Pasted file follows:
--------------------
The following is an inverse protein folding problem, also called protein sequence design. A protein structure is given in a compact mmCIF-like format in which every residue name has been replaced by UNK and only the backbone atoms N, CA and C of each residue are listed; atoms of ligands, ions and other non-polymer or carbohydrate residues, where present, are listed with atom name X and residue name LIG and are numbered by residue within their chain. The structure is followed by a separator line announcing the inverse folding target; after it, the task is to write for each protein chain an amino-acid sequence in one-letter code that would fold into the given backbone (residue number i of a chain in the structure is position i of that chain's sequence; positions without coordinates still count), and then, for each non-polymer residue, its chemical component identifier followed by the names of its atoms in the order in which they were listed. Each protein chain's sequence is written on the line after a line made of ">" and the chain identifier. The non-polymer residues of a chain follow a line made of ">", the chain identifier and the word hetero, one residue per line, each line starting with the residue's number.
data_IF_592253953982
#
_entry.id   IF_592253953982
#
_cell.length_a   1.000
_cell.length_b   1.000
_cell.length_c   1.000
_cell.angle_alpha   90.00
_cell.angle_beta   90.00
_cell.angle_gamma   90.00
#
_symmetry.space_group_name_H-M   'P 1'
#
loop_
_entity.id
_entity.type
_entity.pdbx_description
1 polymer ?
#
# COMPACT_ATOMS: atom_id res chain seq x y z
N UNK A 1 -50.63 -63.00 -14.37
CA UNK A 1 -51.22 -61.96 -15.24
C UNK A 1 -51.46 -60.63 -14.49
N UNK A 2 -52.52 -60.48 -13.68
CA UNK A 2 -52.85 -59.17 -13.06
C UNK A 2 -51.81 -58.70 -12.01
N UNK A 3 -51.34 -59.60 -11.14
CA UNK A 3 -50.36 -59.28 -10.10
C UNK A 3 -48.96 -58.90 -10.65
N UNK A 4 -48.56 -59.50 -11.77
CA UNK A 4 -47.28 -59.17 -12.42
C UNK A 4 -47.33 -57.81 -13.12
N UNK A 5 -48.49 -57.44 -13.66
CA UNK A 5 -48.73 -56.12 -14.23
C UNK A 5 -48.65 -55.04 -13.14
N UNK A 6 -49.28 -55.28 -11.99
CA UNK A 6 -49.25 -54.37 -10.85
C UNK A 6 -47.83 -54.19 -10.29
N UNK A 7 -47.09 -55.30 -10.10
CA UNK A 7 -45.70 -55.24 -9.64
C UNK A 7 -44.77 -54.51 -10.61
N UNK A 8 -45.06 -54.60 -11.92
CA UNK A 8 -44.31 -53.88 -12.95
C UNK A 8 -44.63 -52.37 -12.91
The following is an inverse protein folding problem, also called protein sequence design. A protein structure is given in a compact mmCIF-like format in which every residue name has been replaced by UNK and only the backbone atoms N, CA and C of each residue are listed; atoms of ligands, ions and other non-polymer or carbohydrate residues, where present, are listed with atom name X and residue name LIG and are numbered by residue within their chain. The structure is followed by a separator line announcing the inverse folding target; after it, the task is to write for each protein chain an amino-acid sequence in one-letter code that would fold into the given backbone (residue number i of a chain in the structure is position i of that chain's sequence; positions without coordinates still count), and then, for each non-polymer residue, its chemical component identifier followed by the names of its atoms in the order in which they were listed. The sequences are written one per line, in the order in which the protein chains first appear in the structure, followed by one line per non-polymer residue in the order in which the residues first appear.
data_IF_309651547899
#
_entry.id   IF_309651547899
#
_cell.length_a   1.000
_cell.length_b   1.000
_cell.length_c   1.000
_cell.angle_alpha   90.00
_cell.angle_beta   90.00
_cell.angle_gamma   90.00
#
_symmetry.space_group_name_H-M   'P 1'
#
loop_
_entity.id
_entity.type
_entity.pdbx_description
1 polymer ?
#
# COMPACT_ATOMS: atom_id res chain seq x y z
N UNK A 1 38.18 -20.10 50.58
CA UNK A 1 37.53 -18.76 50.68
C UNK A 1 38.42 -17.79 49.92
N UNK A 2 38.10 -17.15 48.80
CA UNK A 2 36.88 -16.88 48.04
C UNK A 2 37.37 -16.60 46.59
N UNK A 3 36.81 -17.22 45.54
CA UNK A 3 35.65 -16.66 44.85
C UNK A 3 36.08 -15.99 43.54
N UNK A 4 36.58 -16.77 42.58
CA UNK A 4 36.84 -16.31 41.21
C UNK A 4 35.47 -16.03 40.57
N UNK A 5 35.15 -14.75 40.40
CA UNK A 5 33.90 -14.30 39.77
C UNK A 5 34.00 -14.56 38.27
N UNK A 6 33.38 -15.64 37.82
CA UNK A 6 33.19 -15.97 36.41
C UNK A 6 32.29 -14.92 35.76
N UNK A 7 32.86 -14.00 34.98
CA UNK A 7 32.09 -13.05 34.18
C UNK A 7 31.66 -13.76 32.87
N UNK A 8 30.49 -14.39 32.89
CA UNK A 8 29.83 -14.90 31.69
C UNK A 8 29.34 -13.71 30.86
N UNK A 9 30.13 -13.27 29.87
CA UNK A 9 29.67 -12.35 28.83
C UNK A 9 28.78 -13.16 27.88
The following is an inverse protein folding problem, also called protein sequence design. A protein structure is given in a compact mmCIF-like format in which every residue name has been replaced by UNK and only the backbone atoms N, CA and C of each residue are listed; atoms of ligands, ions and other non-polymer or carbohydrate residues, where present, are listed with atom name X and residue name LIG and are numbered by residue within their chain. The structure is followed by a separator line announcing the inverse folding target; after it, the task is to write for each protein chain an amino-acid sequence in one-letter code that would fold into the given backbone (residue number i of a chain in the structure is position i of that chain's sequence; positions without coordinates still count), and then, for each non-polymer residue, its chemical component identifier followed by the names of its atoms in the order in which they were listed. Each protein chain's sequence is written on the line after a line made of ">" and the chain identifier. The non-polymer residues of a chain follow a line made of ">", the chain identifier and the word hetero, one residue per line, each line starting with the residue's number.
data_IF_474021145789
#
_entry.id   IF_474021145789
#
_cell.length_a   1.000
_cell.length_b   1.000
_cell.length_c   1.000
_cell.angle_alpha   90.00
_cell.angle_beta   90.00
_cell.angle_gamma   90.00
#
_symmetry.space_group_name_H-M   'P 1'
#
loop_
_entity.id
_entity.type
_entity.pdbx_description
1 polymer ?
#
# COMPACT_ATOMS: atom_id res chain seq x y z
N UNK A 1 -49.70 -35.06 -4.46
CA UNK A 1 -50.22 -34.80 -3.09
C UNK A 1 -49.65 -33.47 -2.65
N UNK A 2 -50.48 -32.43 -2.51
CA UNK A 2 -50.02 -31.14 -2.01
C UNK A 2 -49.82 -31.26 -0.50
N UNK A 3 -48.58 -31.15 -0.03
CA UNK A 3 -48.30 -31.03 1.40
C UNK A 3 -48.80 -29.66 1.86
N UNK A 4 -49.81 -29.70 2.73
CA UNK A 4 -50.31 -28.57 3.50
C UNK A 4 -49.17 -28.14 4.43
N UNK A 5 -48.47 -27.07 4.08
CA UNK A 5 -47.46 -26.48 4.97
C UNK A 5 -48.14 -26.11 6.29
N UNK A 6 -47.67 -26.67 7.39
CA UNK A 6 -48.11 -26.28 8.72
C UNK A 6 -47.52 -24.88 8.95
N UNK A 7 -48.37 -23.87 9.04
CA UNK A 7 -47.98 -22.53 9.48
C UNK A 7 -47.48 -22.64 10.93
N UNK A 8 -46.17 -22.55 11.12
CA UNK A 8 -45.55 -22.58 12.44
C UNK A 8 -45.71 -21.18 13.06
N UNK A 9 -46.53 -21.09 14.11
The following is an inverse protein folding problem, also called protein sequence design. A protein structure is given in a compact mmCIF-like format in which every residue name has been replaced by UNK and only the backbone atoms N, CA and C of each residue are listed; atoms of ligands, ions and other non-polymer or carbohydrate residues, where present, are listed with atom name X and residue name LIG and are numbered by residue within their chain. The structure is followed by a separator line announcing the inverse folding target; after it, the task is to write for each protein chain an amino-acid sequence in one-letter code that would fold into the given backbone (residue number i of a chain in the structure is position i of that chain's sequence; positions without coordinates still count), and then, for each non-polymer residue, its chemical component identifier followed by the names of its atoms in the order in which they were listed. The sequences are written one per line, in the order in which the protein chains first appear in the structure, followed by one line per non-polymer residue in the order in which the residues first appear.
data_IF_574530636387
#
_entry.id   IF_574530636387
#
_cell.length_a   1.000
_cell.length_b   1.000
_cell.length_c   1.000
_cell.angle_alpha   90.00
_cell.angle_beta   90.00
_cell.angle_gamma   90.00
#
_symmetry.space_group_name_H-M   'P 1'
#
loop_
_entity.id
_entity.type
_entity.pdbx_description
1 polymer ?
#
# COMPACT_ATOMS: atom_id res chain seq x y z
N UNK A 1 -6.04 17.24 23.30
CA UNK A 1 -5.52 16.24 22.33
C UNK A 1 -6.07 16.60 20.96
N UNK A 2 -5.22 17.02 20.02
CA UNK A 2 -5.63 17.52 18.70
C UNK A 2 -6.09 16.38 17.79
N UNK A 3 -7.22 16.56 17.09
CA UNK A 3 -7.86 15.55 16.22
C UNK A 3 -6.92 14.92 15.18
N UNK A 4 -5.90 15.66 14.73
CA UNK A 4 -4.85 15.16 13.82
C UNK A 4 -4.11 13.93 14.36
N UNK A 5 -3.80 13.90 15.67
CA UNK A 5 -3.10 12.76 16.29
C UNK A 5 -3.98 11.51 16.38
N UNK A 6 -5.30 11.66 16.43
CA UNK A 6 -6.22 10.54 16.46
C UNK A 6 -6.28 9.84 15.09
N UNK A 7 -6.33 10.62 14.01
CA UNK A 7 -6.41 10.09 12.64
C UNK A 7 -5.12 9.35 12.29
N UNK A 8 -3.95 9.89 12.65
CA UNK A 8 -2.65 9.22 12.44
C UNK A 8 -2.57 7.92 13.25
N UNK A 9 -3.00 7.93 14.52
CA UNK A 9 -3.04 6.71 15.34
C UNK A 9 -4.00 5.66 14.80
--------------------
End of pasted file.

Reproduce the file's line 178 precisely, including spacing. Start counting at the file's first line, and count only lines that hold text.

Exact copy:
C UNK A 6 -6.28 9.84 15.09